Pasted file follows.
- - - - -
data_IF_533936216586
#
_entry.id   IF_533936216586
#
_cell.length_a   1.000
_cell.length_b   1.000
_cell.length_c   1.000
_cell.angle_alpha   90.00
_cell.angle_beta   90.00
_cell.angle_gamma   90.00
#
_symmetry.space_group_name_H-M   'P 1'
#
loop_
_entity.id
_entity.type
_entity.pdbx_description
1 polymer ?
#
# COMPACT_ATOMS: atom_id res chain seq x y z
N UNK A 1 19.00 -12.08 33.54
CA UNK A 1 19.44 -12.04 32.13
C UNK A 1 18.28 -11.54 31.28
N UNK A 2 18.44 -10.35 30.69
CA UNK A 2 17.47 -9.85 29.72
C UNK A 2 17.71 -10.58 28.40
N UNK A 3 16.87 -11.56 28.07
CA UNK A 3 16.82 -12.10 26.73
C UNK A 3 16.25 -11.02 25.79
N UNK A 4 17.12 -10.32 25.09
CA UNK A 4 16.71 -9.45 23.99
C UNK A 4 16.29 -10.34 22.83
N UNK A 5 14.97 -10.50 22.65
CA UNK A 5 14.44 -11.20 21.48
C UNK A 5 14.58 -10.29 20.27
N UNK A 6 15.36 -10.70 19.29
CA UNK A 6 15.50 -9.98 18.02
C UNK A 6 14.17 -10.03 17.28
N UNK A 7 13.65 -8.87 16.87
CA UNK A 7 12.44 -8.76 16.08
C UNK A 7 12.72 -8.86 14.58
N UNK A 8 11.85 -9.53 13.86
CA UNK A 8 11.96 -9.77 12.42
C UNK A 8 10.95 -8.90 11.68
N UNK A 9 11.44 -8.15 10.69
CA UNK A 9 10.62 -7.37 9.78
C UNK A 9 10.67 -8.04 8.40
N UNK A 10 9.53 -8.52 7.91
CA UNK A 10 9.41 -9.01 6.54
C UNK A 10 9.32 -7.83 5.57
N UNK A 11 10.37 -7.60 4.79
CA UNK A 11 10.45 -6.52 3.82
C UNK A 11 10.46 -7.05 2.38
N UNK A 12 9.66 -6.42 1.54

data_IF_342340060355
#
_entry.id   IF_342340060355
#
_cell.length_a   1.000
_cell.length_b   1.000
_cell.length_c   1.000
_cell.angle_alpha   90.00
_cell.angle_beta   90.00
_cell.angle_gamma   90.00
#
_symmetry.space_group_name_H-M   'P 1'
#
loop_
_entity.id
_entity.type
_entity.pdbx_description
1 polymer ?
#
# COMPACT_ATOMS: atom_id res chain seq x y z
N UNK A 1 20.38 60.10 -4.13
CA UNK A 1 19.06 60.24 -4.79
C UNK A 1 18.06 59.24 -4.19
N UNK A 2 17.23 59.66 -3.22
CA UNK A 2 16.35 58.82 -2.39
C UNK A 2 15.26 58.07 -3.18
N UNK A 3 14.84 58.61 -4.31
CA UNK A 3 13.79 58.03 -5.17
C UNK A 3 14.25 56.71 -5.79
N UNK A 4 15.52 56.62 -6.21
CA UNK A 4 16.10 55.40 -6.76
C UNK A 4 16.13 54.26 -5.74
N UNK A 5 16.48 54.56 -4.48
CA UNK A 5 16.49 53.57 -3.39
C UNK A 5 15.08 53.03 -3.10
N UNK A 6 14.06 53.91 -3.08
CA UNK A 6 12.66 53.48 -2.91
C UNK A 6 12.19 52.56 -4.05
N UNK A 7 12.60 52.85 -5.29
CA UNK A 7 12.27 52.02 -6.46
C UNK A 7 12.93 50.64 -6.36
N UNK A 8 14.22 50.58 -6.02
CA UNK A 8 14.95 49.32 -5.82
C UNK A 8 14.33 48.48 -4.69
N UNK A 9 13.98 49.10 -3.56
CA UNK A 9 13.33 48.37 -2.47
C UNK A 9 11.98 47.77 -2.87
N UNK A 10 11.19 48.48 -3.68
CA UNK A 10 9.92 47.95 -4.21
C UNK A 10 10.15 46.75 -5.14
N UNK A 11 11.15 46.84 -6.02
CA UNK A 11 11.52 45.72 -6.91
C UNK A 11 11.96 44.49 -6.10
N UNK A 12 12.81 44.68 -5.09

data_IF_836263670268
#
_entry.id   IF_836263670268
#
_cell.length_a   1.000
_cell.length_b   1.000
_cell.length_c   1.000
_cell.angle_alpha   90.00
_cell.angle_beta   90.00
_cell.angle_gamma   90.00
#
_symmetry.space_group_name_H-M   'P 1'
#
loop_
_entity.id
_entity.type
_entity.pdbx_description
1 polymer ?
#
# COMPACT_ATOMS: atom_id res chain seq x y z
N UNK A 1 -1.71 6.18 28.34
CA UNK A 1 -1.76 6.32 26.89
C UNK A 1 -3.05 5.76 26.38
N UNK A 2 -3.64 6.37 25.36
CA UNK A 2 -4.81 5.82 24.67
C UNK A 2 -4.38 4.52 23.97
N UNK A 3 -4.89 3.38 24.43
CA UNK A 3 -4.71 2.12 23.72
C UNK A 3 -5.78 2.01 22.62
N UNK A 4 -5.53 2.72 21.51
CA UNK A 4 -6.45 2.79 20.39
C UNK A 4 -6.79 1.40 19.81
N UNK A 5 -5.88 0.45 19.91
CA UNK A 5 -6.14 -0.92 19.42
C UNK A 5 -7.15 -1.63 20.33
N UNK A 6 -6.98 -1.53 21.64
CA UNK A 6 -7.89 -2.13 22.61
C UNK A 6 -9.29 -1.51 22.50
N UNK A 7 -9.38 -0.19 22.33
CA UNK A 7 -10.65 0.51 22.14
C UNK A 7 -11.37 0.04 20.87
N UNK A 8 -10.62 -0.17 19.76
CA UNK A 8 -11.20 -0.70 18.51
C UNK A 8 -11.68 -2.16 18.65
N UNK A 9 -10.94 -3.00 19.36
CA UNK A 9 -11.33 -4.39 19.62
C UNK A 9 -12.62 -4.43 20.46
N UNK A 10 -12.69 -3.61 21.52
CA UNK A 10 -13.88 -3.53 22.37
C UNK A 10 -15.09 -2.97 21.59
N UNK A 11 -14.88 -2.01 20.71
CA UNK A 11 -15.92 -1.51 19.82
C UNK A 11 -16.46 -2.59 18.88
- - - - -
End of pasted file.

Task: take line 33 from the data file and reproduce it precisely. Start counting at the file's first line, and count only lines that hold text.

N UNK A 5 14.97 -10.50 22.65